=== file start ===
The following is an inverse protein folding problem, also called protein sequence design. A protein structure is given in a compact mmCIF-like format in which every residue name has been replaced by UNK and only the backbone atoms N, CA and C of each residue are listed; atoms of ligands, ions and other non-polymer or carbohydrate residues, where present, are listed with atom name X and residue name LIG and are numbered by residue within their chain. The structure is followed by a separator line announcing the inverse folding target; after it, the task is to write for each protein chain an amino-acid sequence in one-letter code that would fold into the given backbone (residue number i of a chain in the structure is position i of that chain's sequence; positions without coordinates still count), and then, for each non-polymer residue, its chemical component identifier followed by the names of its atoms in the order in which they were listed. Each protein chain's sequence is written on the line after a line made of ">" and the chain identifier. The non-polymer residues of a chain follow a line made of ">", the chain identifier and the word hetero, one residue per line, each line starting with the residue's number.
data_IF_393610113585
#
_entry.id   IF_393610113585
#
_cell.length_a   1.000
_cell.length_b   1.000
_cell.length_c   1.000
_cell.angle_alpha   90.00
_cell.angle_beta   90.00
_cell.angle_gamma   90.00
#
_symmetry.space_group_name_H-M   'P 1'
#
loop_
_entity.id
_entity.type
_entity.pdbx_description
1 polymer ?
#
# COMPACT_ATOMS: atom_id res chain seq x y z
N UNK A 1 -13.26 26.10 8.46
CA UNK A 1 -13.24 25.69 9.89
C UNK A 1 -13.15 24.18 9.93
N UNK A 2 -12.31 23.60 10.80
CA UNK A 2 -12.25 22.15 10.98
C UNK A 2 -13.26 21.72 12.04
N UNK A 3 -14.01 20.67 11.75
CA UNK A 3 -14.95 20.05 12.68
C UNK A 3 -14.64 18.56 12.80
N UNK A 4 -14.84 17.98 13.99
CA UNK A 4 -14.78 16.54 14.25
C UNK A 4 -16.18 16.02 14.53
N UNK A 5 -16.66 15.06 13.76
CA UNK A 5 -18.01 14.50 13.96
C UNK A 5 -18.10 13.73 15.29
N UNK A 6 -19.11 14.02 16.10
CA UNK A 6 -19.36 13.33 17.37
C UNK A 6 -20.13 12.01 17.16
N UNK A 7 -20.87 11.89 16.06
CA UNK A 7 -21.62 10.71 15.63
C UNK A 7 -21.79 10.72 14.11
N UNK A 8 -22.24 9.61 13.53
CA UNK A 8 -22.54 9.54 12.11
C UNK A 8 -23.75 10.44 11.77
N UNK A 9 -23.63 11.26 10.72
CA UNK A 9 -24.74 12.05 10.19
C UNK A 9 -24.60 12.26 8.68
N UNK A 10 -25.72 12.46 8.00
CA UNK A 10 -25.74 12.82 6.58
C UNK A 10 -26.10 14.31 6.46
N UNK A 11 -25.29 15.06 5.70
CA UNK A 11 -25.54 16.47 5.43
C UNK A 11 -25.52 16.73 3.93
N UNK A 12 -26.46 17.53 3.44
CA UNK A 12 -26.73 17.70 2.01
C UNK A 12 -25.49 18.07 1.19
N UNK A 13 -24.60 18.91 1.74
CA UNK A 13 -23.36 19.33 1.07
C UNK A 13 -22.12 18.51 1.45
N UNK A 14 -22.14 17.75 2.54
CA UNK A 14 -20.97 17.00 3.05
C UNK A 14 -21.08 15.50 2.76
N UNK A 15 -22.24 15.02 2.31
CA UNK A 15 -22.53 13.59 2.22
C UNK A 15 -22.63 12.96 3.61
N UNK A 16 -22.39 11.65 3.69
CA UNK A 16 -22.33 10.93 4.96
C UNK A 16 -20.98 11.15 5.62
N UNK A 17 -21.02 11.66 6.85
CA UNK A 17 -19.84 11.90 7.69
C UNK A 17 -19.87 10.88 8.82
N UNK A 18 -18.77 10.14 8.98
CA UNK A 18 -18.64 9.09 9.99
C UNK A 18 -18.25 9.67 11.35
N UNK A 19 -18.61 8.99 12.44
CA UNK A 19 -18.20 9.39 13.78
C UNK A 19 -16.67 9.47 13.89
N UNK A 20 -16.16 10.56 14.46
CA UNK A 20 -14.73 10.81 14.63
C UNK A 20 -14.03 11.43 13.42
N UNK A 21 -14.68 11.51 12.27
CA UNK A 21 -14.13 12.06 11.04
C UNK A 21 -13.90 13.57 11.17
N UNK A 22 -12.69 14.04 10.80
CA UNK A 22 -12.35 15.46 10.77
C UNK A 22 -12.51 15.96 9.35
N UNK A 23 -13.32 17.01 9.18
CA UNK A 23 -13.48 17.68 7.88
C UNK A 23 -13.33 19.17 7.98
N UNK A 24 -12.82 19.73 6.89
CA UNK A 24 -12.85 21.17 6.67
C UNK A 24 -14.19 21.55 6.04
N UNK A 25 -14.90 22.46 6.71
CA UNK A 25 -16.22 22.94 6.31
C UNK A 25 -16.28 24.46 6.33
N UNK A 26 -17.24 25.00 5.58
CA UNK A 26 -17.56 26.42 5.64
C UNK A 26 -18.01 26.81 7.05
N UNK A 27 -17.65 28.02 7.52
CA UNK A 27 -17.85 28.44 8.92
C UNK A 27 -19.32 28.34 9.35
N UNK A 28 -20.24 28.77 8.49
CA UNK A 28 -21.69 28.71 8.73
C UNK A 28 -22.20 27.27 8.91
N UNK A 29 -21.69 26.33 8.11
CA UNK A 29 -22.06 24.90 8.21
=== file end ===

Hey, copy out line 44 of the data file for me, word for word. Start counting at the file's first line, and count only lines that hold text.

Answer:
CA UNK A 8 -22.54 9.54 12.11